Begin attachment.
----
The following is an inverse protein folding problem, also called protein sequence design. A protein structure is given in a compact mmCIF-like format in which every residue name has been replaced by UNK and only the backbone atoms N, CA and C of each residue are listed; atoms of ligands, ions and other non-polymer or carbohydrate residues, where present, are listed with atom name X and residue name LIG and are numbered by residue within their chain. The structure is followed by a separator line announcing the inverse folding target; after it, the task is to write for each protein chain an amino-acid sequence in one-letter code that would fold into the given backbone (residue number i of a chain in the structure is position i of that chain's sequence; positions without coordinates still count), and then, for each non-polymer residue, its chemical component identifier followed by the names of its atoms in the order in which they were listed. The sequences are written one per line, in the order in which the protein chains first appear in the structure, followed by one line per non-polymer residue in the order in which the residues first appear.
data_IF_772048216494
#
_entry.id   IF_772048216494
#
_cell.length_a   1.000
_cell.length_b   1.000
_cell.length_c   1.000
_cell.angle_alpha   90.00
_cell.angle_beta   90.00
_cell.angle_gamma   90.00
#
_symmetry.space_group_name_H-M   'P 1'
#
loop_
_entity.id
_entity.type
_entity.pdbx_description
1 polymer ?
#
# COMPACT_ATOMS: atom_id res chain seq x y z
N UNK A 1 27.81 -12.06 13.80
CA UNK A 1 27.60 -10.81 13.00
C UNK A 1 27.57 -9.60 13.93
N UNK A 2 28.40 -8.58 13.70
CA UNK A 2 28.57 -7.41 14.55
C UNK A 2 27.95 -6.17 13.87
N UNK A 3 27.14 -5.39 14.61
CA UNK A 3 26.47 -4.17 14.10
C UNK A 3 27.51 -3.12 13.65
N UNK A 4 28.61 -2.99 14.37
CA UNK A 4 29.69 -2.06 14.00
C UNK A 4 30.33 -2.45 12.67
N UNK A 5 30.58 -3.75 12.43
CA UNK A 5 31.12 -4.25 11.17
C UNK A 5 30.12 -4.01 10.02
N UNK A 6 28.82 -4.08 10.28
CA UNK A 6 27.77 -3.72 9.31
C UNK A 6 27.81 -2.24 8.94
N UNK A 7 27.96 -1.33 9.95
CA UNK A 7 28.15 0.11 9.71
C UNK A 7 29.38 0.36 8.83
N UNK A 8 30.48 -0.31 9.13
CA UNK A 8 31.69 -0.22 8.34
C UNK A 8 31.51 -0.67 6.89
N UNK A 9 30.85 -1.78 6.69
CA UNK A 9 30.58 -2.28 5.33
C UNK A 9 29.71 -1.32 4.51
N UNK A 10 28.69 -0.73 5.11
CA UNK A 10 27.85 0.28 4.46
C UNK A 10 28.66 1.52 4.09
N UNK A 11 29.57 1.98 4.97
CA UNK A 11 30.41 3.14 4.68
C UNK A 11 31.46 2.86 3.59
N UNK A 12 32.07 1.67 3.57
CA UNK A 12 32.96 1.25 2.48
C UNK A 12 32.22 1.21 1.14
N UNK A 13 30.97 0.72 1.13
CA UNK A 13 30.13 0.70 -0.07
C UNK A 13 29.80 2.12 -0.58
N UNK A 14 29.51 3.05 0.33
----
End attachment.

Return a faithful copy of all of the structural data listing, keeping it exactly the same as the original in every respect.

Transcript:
The following is an inverse protein folding problem, also called protein sequence design. A protein structure is given in a compact mmCIF-like format in which every residue name has been replaced by UNK and only the backbone atoms N, CA and C of each residue are listed; atoms of ligands, ions and other non-polymer or carbohydrate residues, where present, are listed with atom name X and residue name LIG and are numbered by residue within their chain. The structure is followed by a separator line announcing the inverse folding target; after it, the task is to write for each protein chain an amino-acid sequence in one-letter code that would fold into the given backbone (residue number i of a chain in the structure is position i of that chain's sequence; positions without coordinates still count), and then, for each non-polymer residue, its chemical component identifier followed by the names of its atoms in the order in which they were listed. The sequences are written one per line, in the order in which the protein chains first appear in the structure, followed by one line per non-polymer residue in the order in which the residues first appear.
data_IF_772048216494
#
_entry.id   IF_772048216494
#
_cell.length_a   1.000
_cell.length_b   1.000
_cell.length_c   1.000
_cell.angle_alpha   90.00
_cell.angle_beta   90.00
_cell.angle_gamma   90.00
#
_symmetry.space_group_name_H-M   'P 1'
#
loop_
_entity.id
_entity.type
_entity.pdbx_description
1 polymer ?
#
# COMPACT_ATOMS: atom_id res chain seq x y z
N UNK A 1 27.81 -12.06 13.80
CA UNK A 1 27.60 -10.81 13.00
C UNK A 1 27.57 -9.60 13.93
N UNK A 2 28.40 -8.58 13.70
CA UNK A 2 28.57 -7.41 14.55
C UNK A 2 27.95 -6.17 13.87
N UNK A 3 27.14 -5.39 14.61
CA UNK A 3 26.47 -4.17 14.10
C UNK A 3 27.51 -3.12 13.65
N UNK A 4 28.61 -2.99 14.37
CA UNK A 4 29.69 -2.06 14.00
C UNK A 4 30.33 -2.45 12.67
N UNK A 5 30.58 -3.75 12.43
CA UNK A 5 31.12 -4.25 11.17
C UNK A 5 30.12 -4.01 10.02
N UNK A 6 28.82 -4.08 10.28
CA UNK A 6 27.77 -3.72 9.31
C UNK A 6 27.81 -2.24 8.94
N UNK A 7 27.96 -1.33 9.95
CA UNK A 7 28.15 0.11 9.71
C UNK A 7 29.38 0.36 8.83
N UNK A 8 30.48 -0.31 9.13
CA UNK A 8 31.69 -0.22 8.34
C UNK A 8 31.51 -0.67 6.89
N UNK A 9 30.85 -1.78 6.69
CA UNK A 9 30.58 -2.28 5.33
C UNK A 9 29.71 -1.32 4.51
N UNK A 10 28.69 -0.73 5.11
CA UNK A 10 27.85 0.28 4.46
C UNK A 10 28.66 1.52 4.09
N UNK A 11 29.57 1.98 4.97
CA UNK A 11 30.41 3.14 4.68
C UNK A 11 31.46 2.86 3.59
N UNK A 12 32.07 1.67 3.57
CA UNK A 12 32.96 1.25 2.48
C UNK A 12 32.22 1.21 1.14
N UNK A 13 30.97 0.72 1.13
CA UNK A 13 30.13 0.70 -0.07
C UNK A 13 29.80 2.12 -0.58
N UNK A 14 29.51 3.05 0.33